One of the more complex programs for WarpOS is wosdb, one of the few debuggers for WarpOS. It had been sitting there on the issue list ( for quite a while now. Until recently, the code for the sonnet library wasn't as far as to even think about getting it working. It is for example one of the few programs using exception handlers and next to that a score of other functions from the library like cache manipulation, memory pool creation and deletion, signaling, waiting for signals and some more.

A lot of effort was put to get it all working prior to Neuss as it would mark a level of code maturity. Sadly, Neuss came a bit too soon. However, a few weeks down the road and we have some results.

The most difficult part was to make the cache play nice as the debugger does not work with real breakpoints but placing trap instructions on the addresses it wants to put a breakpoint on. There are still some quirks to iron out but most things can be done like stepping through a program, disassembling and displaying memory and setting breakpoints. Hopefully it will help to get the even more complex programs going.

As for some more eye-candy which didn't make Neuss: Here is a teaser/still from a certain flashy program.

Saturday, October 24, 2015

Neuss Event

As the Amiga celebrates its 30 years of existence, there were events all around the world set up by Amiga enthusiasts. I couldn't make the Amsterdam event (where I really wanted to check out the UltimatePPC) but the Neuss event was far enough later in the year to show something working, or so I hoped.

It was my intention to show something like an MP3 playing or some fast gfx decoding, but It was not te be. Almost all the effort went into making the library as stable as possible. It would be embarrassing to have to reset the Amiga every other couple of minutes.... Also a lot of effort was put into getting the wosdb WarpOS debugger going. I'll come back to that later.

So in the early morning of the 10th of October I set up my stuff in the event hall.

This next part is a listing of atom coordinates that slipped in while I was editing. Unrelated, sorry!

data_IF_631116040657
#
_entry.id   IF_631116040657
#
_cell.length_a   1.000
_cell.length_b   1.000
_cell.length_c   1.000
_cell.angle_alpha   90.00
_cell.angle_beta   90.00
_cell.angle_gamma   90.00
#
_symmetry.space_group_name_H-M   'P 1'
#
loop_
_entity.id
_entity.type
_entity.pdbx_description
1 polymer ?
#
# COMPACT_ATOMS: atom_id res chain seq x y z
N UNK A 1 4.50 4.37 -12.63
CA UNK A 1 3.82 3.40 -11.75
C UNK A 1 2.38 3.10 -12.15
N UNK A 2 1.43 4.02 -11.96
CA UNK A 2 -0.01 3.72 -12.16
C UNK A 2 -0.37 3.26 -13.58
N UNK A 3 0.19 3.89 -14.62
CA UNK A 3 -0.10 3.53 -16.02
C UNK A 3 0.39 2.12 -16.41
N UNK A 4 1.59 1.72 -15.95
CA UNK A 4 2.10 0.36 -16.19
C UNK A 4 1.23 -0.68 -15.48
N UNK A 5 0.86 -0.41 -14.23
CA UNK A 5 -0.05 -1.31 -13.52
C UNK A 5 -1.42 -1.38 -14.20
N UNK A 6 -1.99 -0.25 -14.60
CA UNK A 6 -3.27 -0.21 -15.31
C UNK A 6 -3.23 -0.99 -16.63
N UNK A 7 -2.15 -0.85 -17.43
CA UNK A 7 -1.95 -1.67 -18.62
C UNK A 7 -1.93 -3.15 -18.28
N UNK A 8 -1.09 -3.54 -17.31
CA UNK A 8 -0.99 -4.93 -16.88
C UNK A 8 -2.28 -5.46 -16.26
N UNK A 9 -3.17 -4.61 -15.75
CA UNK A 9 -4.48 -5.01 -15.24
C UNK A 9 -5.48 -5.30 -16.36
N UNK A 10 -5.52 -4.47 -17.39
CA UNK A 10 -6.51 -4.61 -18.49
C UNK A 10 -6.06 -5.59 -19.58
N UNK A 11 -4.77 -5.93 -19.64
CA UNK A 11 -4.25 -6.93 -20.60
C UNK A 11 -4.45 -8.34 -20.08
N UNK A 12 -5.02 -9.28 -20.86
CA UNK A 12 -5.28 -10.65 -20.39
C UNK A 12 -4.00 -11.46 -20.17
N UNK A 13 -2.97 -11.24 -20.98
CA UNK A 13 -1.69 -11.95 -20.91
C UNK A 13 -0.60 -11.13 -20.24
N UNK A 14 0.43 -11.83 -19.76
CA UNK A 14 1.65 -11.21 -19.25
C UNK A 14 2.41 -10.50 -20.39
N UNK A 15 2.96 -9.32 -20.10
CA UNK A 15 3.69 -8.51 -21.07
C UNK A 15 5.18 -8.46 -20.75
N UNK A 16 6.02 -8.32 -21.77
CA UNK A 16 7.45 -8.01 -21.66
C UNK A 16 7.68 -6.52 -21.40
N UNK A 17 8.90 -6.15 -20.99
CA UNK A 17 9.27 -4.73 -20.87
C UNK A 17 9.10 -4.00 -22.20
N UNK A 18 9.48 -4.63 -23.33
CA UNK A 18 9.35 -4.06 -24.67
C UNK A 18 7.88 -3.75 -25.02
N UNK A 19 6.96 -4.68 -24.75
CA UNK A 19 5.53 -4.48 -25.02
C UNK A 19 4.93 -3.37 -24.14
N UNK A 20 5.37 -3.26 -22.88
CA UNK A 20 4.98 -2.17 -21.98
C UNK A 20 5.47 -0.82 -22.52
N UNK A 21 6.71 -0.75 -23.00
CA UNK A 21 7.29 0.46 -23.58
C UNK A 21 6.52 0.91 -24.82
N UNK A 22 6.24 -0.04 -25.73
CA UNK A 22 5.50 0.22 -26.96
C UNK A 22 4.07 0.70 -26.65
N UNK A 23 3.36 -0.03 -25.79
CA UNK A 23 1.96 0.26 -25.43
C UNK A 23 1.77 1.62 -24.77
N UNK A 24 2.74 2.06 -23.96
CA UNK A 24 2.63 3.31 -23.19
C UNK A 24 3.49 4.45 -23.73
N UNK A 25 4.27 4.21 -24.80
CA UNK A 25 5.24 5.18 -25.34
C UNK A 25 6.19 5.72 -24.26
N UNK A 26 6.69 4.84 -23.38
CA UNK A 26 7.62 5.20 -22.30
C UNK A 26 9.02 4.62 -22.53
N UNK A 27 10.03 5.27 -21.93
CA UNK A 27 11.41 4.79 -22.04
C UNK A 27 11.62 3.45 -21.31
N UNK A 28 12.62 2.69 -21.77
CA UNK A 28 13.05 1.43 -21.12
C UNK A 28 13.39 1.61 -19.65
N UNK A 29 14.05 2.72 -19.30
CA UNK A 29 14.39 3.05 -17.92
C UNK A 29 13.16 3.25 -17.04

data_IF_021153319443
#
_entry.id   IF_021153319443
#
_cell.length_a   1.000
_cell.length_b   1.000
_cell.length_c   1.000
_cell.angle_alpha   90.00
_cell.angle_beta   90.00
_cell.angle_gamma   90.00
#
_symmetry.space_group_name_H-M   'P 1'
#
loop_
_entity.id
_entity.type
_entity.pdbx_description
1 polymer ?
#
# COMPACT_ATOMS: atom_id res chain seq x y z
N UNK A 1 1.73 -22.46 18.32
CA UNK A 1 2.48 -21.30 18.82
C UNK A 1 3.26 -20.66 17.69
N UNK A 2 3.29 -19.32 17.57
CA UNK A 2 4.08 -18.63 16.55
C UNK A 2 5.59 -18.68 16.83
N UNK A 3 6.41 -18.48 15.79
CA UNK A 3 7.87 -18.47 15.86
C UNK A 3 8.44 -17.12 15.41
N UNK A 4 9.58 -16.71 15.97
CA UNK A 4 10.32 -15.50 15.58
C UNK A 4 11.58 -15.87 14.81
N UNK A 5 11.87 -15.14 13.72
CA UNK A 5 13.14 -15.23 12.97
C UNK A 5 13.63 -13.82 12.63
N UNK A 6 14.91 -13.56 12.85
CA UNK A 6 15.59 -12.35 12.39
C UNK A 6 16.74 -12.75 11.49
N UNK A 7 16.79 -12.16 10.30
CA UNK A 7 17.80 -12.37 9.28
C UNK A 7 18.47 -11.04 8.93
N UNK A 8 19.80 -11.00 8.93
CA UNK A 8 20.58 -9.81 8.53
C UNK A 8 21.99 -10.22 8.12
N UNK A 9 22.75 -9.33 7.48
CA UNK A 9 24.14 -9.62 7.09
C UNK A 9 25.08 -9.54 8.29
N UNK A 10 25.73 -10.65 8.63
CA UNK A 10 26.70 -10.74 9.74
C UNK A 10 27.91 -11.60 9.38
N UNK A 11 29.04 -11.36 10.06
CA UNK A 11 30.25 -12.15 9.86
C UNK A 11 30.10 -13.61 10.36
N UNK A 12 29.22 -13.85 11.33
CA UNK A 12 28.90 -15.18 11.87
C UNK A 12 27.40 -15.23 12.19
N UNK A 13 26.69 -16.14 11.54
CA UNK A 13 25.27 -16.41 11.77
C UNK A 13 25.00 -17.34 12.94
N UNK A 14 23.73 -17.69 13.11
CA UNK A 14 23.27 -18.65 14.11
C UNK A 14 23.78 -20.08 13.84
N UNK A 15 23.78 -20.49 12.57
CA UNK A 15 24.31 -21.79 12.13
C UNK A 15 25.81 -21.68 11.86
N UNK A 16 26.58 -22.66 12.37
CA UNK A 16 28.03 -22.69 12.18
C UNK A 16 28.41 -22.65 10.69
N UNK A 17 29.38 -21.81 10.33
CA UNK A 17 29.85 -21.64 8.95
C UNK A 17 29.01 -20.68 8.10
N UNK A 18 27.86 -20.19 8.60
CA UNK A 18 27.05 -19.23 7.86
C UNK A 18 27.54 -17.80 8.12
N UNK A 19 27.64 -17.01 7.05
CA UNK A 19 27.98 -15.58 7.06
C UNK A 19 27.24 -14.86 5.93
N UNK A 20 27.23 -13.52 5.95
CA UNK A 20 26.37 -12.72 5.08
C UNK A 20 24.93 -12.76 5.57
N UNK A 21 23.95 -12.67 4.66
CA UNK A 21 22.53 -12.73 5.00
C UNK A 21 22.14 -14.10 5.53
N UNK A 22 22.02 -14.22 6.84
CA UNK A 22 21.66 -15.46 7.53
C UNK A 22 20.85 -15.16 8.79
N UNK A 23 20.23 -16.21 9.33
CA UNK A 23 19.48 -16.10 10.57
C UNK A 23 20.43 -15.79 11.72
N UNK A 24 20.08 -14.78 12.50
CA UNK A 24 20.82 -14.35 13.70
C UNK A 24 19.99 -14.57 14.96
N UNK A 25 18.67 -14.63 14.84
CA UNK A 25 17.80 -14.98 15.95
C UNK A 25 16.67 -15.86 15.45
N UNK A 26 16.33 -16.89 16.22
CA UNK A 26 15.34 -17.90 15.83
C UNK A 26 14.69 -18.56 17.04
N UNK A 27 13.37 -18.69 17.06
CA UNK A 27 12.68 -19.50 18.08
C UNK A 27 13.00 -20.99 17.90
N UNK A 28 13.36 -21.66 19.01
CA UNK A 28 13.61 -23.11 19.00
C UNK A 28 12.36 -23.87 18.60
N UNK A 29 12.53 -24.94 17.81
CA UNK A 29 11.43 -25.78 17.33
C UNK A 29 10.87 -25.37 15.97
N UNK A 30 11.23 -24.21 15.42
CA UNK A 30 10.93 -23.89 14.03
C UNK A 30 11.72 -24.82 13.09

I was wedges almost behind the stand of Alinea Computer (here on the right) and Pascal from Ares Computer) but that didn't put a damper on things :-) Anyway, the A3000UX had thankfully survived the trip and below you see the Voxelspace demo running:

I was happy that in the end the Amiga crashed only once during the 8 hours it was on. At some points I had to break off the demo and show some other stuff (Cybermand etc.) and then back to the voxel demo. It all worked flawlessly. I removed the cap from the Amiga not only to let the people see what was inside, but because I was also afraid to overheat the machine (See the Aging Electronics post). At home, I'm actually running it again with the Amiga closed at the moment.

As seen on the picture the FPS of the demo is just about faster than a 060 and 40% slower than a 200MHz 604e PPC at this resolution. This is because of the many context switches going on between the PPC and the 68K processor. I'm looking whether I can improve here. I have to say that at higher resolutions the G3 becomes faster compared to the 604e or 68K. That is maybe for another posting.

I want to thank all the people I spoke with that day, it was real fun to meet you all. And I want to thank Markus especially for talking me into coming, as I threw all kinds of arguments in his face NOT to come :-)

Tuesday, October 13, 2015

A forced break

With the breakdown of the Voodoo3 card I was forced to take a break from coding for a while. A vacation and the Witcher III also didn't help :-)

It took a while for a Voodoo3 card to show up on any of the online market places and when it did, it came in two. With the help of my partner in crime from Poland, I even got a third one, so I guess that problem is solved for the time being. I also saw some Sonnet cards on Ebay for $35-50 even with 256MB of memory installed. Too bad they only shipped to the US.

Early September, I set out for 2 goals to be achieved before the Neuss event in Germany. The first one was a working wosdb. It is a debugger made by Frank Wille for WarpOS back in the days. I also wanted to show some eye-candy on Neuss, being a picture decompression datatype or a working AmigaAMP PPC MP3 plugin or dnetc client. The Amsterdam came too early to show something, but the Neuss event should have given me enough time to get somewhere, or so I thought.

Getting wosdb working took longer than expected. The program relies on a number of WarpOS functions I hadn't implemented yet or not tested yet, but if it could be made working, a lot of functionality of the sonnet.library would be shown to be working. Like exception-handlers, memory functions, message functions and task-switching.

There were a couple of obstacles. No implemented pool memory functions yet. This was fixed by code from the AROS project. No implemented exception-handler code. These were written from scratch. A bug in one of the library node manipulation routines and an access to Amiga memory, specifically the memory list.

That last item forced me finally to implement some MMU page table code to intercept calls to Amiga FAST memory. But in the end this was the result:

Next time something about the Neuss Amiga 30 Years event in Germany.

Tuesday, June 23, 2015